July 8, 2014
The most appropriate and safest “dog with baby” or “dog with kid” photography might not ever make it to BuzzFeed.
Pause from reading this and jump over to Rover-Time’s Facebook photos. Better yet, if we’re connected, scan my profile’s photos and keep count of how many “cutesy” images or videos you can find. I’m talking toddler raising a dog’s jowls or just laying there making locked eye contact with the animal; or maybe a baby propped up against a dog, or a toddler using the living creature as a step stool to wash his hands.
I know my wedding photos are enticing but if I got you back after your close examination of both pages, I’m going to get serious for sec and share my personal decision with you: I intentionally and very consciously opt to not share, take, or post inappropriate baby/dog photos because I believe there’s a serious risk when you encourage dangerous behavior that is misunderstood as cute.
Instead of laughing at these pictures and videos of kids and dogs in precarious situations, it’s critical to think objectively about the situation and decide if it involves an interaction that’s appropriate for children and dogs together. It’s also important to note if the dog’s body language is communicating enjoyment or discomfort.
Dogs show several subtle signals of uneasiness. We’ve talked about this on the blog in a couple of different places. A stressed-out dog may lick his lips, close his mouth tightly, lower his tail, or turn his head away. But a lot pet owners aren’t familiar with these signs, and only identify the dog’s discomfort when it escalates to a growl, a snap, or even a bite. Too often parents say that a dog bit “without a warning,” when in reality, the dog was exhibiting warning signs all along. Mistaking these cues really can lead to a serious injury, particularly if it’s a small child who gets bitten.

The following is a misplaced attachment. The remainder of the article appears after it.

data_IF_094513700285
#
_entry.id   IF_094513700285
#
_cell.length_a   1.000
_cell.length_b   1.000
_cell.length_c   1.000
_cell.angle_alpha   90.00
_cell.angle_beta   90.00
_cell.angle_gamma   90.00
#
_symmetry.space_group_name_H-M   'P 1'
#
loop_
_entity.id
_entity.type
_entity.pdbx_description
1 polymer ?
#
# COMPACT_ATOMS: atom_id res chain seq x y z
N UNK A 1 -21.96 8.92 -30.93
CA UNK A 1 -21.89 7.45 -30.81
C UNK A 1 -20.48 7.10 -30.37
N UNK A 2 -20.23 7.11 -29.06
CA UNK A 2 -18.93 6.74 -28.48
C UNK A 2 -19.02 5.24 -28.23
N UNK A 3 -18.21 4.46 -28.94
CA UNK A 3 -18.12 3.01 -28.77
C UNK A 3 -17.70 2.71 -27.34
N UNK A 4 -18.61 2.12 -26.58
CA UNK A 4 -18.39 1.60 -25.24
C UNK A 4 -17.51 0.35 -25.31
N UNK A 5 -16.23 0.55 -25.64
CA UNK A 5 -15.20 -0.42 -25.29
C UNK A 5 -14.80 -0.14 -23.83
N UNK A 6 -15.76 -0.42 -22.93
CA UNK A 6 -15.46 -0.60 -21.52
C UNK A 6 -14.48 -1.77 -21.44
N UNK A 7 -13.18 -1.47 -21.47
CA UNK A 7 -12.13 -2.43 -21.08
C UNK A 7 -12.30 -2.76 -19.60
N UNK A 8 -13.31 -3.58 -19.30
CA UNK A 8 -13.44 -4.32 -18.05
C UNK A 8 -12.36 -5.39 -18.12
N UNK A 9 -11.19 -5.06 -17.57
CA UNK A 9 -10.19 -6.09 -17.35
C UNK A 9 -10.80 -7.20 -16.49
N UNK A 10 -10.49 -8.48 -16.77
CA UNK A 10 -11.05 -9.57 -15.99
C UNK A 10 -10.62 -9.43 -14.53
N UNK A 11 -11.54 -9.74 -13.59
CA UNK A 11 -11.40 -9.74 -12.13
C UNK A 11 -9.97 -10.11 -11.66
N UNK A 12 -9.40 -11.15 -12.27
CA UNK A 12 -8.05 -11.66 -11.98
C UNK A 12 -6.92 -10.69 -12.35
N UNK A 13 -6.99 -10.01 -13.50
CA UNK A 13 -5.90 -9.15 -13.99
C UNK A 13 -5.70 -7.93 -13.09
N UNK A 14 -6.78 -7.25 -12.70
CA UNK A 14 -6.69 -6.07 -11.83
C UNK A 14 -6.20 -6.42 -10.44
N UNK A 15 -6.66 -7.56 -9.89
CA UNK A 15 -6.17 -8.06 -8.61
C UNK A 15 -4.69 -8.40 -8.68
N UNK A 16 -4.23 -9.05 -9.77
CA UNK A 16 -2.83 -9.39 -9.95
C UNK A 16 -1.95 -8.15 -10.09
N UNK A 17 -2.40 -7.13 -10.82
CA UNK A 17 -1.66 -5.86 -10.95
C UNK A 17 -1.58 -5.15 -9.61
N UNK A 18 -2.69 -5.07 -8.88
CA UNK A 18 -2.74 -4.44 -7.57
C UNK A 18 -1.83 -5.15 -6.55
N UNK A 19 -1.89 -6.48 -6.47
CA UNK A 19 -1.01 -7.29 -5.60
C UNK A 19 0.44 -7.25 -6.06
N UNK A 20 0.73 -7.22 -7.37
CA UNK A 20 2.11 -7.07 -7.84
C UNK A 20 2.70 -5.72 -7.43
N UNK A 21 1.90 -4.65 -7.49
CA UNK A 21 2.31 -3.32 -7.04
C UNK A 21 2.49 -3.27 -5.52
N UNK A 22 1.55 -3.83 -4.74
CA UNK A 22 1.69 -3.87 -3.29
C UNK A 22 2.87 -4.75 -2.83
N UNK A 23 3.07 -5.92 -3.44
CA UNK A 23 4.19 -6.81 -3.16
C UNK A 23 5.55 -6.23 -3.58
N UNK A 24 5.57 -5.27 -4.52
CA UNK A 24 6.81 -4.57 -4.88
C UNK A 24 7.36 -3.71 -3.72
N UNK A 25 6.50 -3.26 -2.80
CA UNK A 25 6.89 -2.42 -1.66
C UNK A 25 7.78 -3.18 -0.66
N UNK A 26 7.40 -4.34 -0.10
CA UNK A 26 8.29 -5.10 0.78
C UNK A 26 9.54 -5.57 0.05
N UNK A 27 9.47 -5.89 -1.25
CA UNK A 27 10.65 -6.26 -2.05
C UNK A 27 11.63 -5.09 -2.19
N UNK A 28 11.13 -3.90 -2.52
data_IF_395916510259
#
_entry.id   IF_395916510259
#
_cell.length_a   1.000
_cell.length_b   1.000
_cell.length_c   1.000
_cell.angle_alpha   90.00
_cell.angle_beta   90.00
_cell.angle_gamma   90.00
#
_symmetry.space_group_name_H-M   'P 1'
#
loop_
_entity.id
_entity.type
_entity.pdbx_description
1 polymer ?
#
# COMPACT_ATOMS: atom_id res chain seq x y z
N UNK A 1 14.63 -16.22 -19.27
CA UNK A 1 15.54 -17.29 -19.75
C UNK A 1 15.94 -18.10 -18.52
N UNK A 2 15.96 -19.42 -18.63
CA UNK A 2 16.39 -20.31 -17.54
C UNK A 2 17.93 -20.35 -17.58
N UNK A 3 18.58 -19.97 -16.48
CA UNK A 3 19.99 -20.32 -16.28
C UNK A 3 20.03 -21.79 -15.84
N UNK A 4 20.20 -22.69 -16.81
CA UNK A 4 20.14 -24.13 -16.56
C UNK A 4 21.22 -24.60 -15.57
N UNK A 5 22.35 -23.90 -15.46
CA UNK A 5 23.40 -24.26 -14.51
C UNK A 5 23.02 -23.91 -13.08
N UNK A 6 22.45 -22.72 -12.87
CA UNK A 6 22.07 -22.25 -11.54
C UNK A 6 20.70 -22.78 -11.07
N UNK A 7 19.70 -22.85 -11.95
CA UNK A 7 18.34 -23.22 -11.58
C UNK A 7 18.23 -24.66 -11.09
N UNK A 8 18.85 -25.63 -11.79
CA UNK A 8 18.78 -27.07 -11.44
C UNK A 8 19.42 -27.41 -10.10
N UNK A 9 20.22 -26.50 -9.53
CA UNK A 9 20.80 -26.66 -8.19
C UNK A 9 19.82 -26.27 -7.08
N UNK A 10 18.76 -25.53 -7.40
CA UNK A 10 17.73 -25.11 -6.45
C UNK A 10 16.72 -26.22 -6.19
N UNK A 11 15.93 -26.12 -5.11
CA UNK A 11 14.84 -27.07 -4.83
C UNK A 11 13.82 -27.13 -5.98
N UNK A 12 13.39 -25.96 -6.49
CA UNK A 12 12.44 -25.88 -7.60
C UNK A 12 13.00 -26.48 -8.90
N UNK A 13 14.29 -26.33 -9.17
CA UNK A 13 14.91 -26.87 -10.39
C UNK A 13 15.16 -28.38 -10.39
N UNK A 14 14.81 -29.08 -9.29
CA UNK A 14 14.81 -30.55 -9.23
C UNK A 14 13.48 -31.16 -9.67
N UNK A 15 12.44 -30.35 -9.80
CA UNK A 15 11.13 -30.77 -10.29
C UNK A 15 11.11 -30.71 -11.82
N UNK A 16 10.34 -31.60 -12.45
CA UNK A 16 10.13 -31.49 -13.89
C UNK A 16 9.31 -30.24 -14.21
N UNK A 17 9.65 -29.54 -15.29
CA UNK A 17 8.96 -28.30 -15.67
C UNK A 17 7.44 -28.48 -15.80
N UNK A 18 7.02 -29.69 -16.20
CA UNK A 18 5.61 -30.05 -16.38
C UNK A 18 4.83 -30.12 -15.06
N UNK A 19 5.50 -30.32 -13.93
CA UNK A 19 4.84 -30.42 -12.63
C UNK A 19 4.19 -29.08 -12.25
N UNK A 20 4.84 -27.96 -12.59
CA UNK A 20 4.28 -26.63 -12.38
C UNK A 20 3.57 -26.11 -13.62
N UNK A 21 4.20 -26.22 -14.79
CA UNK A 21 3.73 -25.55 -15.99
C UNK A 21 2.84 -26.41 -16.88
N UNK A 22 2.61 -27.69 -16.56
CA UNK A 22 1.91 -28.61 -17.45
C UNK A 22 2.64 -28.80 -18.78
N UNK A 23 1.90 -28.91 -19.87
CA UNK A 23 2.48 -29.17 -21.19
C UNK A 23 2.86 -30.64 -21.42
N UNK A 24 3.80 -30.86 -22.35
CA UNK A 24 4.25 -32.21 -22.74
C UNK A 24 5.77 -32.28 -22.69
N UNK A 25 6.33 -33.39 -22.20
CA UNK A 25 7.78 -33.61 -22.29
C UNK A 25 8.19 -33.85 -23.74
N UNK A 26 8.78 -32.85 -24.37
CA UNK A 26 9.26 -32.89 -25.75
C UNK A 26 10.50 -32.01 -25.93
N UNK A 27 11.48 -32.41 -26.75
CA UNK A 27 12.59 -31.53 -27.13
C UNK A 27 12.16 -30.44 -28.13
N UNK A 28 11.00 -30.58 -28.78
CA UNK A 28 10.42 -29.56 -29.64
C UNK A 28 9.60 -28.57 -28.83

As pet owners, we redirect unwanted behavior from our dogs, whether it be jumping up, digging, or barking. On the other hand, we think it’s cute when our children do things to our pets that cause the animals to be upset and afraid. Dogs are expected to tolerate our behavior and that of our children, without any negative reaction.
As much as we love them, we need to remember that our dogs are animals and not people. That’s not an insult; we just ask a lot of our dogs. We place them in situations and environments that aren’t natural to them and then we ignore all the ways they tell us that they need an out. Instead of treating them with respect, we expect them to adapt. And it’s not fair.
BEFORE YOU CLICK “POST” OR “SHARE” CONSIDER THIS SHORT LIST:
- The situation shouldn’t demonstrate something that is unsafe, no matter if the dog looks like it’s the best day of his or her life.
- Propping a baby near a dog does not prove anything about that dog’s patience, other than a little of that patience is being used up for a photo op.
- A dog shouldn’t be that interested in a baby. His or her focus belongs on its owner.
- Is this an example for others to imitate? Everyone should take more responsibility for they share online.
SO WHAT DOES AN APPROPRIATE BABY/CHILD WITH DOG PHOTO LOOK LIKE?
- Dog looks reasonably relaxed.
- The infant is safely held or contained, with no physical contact between the baby and dog.
- You could take a marker and draw a line between the dog and the kid, if you wanted. They aren’t intertwined.
- The dog and kid are side-by-side. Not face-to-face.
- The child is doing his or her own thing with dog sociably present in the room, showing no signs of distress.
- If the kid is touching the dog, his or her hand should only be along the closest side (not going over the back in any form of a hug).
The safety and well being of our children and our dogs should be our top priority in every situation. You can still get adorable photos of your child and your dog, without compromising anyone’s safety. In the end, those are the moments you’ll really want to remember and record.
Julia Rohan founded Rover-Time in January of 2012 and received her formal training at CanineLink, a program for aspiring dog trainers, based in Chicago. Julia lives in Albany Park with her husband Mark. Together they co-parent Chauncey Billups Vanderhoff, an over-confident, territorial, and anxious 8lb. Chihuahua-Terrier mix that melts her heart hourly.